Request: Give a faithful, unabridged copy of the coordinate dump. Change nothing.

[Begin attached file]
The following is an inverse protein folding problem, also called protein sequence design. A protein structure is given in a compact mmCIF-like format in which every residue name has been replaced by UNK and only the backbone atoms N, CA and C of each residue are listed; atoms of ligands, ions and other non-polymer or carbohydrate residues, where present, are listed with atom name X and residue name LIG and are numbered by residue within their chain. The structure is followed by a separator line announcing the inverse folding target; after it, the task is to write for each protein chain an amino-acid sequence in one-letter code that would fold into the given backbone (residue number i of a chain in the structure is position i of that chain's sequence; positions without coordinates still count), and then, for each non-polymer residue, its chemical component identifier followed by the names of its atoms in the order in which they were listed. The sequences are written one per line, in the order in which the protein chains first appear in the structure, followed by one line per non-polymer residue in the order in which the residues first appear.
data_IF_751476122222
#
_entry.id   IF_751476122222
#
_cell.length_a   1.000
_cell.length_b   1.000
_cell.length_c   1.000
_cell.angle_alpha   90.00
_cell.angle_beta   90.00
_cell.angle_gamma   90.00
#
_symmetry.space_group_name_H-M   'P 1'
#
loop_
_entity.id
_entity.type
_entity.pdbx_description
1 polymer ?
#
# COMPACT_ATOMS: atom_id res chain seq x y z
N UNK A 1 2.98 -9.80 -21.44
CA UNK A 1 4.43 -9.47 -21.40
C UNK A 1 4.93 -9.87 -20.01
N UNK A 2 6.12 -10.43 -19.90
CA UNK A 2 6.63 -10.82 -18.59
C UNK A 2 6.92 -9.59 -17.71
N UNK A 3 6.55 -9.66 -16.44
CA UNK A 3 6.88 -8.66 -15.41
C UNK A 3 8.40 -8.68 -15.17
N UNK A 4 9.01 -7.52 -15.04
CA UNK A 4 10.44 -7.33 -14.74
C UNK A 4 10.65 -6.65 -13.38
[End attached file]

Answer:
The following is an inverse protein folding problem, also called protein sequence design. A protein structure is given in a compact mmCIF-like format in which every residue name has been replaced by UNK and only the backbone atoms N, CA and C of each residue are listed; atoms of ligands, ions and other non-polymer or carbohydrate residues, where present, are listed with atom name X and residue name LIG and are numbered by residue within their chain. The structure is followed by a separator line announcing the inverse folding target; after it, the task is to write for each protein chain an amino-acid sequence in one-letter code that would fold into the given backbone (residue number i of a chain in the structure is position i of that chain's sequence; positions without coordinates still count), and then, for each non-polymer residue, its chemical component identifier followed by the names of its atoms in the order in which they were listed. The sequences are written one per line, in the order in which the protein chains first appear in the structure, followed by one line per non-polymer residue in the order in which the residues first appear.
data_IF_751476122222
#
_entry.id   IF_751476122222
#
_cell.length_a   1.000
_cell.length_b   1.000
_cell.length_c   1.000
_cell.angle_alpha   90.00
_cell.angle_beta   90.00
_cell.angle_gamma   90.00
#
_symmetry.space_group_name_H-M   'P 1'
#
loop_
_entity.id
_entity.type
_entity.pdbx_description
1 polymer ?
#
# COMPACT_ATOMS: atom_id res chain seq x y z
N UNK A 1 2.98 -9.80 -21.44
CA UNK A 1 4.43 -9.47 -21.40
C UNK A 1 4.93 -9.87 -20.01
N UNK A 2 6.12 -10.43 -19.90
CA UNK A 2 6.63 -10.82 -18.59
C UNK A 2 6.92 -9.59 -17.71
N UNK A 3 6.55 -9.66 -16.44
CA UNK A 3 6.88 -8.66 -15.41
C UNK A 3 8.40 -8.68 -15.17
N UNK A 4 9.01 -7.52 -15.04
CA UNK A 4 10.44 -7.33 -14.74
C UNK A 4 10.65 -6.65 -13.38